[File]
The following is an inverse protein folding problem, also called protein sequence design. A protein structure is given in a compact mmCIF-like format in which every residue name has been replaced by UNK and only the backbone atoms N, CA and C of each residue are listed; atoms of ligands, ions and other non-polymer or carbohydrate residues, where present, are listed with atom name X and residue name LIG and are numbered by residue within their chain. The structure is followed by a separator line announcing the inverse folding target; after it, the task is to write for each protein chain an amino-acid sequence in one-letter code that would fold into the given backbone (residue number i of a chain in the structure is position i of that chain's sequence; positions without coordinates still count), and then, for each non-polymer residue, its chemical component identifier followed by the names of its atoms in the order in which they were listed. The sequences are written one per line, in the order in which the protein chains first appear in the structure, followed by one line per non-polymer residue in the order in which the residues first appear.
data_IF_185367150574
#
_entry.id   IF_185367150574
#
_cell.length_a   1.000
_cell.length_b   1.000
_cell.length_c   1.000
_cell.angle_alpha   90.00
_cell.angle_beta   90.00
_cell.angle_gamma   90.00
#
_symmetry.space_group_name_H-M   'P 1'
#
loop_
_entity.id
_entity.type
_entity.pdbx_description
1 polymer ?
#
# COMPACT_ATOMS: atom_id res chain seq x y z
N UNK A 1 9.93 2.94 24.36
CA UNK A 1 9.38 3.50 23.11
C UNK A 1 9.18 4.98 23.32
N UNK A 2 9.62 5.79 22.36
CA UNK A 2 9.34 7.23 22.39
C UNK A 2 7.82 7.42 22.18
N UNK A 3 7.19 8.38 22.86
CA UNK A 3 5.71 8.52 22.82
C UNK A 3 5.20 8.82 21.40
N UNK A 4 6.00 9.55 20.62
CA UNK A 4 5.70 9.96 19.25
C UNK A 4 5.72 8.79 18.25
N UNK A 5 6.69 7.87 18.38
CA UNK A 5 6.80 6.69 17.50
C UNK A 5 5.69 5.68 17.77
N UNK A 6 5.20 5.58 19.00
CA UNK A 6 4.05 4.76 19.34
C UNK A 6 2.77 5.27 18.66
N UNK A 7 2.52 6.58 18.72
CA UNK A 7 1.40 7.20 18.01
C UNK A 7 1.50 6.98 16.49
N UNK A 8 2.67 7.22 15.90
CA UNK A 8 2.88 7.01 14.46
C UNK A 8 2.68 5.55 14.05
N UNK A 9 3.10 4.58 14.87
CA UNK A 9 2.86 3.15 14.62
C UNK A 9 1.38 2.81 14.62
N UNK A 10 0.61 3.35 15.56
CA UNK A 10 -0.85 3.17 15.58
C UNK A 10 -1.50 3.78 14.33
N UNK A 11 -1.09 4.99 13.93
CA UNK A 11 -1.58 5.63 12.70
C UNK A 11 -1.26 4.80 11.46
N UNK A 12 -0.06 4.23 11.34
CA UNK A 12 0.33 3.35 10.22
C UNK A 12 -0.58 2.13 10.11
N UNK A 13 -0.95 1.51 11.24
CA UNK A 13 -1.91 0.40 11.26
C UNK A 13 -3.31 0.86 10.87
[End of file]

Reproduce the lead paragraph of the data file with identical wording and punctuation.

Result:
The following is an inverse protein folding problem, also called protein sequence design. A protein structure is given in a compact mmCIF-like format in which every residue name has been replaced by UNK and only the backbone atoms N, CA and C of each residue are listed; atoms of ligands, ions and other non-polymer or carbohydrate residues, where present, are listed with atom name X and residue name LIG and are numbered by residue within their chain. The structure is followed by a separator line announcing the inverse folding target; after it, the task is to write for each protein chain an amino-acid sequence in one-letter code that would fold into the given backbone (residue number i of a chain in the structure is position i of that chain's sequence; positions without coordinates still count), and then, for each non-polymer residue, its chemical component identifier followed by the names of its atoms in the order in which they were listed. The sequences are written one per line, in the order in which the protein chains first appear in the structure, followed by one line per non-polymer residue in the order in which the residues first appear.